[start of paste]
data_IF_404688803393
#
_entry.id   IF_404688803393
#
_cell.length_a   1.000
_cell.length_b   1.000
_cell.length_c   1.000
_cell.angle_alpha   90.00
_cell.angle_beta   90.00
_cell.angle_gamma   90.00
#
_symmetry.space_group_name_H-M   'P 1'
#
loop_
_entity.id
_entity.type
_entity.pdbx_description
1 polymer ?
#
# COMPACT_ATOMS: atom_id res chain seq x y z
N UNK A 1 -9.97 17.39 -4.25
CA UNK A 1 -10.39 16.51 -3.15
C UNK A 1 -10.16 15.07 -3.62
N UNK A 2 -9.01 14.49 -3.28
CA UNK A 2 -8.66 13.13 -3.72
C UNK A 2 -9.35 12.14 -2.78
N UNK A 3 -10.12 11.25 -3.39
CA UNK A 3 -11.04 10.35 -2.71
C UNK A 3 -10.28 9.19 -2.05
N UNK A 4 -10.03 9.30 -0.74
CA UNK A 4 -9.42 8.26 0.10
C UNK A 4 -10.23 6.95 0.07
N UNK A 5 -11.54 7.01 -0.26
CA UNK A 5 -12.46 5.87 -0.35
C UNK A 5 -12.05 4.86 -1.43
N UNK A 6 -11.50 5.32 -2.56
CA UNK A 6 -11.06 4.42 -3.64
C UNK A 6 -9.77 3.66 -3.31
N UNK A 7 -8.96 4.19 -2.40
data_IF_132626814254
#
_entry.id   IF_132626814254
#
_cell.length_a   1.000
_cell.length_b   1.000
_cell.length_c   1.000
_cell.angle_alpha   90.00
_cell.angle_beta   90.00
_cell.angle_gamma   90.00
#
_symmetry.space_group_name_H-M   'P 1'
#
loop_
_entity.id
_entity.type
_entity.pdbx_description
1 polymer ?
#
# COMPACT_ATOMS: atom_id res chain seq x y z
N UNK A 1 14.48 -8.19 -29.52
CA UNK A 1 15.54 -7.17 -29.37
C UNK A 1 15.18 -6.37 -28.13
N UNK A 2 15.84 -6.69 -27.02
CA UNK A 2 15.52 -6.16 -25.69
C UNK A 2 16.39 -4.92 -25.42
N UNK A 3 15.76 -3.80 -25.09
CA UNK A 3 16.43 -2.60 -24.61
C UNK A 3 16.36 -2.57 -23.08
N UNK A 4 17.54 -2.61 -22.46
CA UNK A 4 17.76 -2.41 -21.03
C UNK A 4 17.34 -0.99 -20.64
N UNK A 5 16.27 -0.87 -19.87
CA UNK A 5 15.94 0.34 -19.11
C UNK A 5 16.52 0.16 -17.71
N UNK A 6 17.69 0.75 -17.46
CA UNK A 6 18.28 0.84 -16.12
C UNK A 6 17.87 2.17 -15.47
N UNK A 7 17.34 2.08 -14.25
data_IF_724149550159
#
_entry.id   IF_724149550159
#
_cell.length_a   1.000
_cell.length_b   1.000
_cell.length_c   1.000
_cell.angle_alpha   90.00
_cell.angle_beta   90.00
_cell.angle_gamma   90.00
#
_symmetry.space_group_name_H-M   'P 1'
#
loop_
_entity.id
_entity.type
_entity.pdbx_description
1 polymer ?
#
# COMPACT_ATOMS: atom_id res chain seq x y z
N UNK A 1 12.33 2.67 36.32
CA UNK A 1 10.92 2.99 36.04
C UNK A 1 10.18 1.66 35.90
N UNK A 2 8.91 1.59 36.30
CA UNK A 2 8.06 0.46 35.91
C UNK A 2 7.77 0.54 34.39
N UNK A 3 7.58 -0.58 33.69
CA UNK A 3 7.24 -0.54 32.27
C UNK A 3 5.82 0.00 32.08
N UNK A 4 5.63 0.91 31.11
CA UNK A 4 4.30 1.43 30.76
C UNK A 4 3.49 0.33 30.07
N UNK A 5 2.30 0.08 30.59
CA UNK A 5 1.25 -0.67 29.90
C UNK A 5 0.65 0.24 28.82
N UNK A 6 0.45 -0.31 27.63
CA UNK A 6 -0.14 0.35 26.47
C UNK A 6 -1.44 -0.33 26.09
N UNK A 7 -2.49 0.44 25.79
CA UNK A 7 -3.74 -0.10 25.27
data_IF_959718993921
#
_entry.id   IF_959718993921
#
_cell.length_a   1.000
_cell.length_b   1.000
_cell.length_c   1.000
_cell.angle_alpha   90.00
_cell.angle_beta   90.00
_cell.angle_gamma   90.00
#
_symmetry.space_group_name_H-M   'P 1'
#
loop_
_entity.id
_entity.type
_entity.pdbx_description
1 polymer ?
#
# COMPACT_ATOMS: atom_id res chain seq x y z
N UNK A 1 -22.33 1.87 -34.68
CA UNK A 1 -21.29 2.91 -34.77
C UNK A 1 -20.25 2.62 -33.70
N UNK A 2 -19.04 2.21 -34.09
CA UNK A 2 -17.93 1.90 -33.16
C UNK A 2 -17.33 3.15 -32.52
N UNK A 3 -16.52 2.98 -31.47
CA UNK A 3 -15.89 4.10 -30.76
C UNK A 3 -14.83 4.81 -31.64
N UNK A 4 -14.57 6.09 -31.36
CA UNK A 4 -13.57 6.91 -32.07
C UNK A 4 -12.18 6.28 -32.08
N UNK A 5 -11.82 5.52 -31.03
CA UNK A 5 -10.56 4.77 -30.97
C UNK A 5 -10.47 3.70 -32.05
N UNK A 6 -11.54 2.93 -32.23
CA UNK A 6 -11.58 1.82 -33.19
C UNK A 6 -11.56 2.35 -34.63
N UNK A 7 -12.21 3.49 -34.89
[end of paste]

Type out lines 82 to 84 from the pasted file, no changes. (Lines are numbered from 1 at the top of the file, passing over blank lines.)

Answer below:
#
_cell.length_a   1.000
_cell.length_b   1.000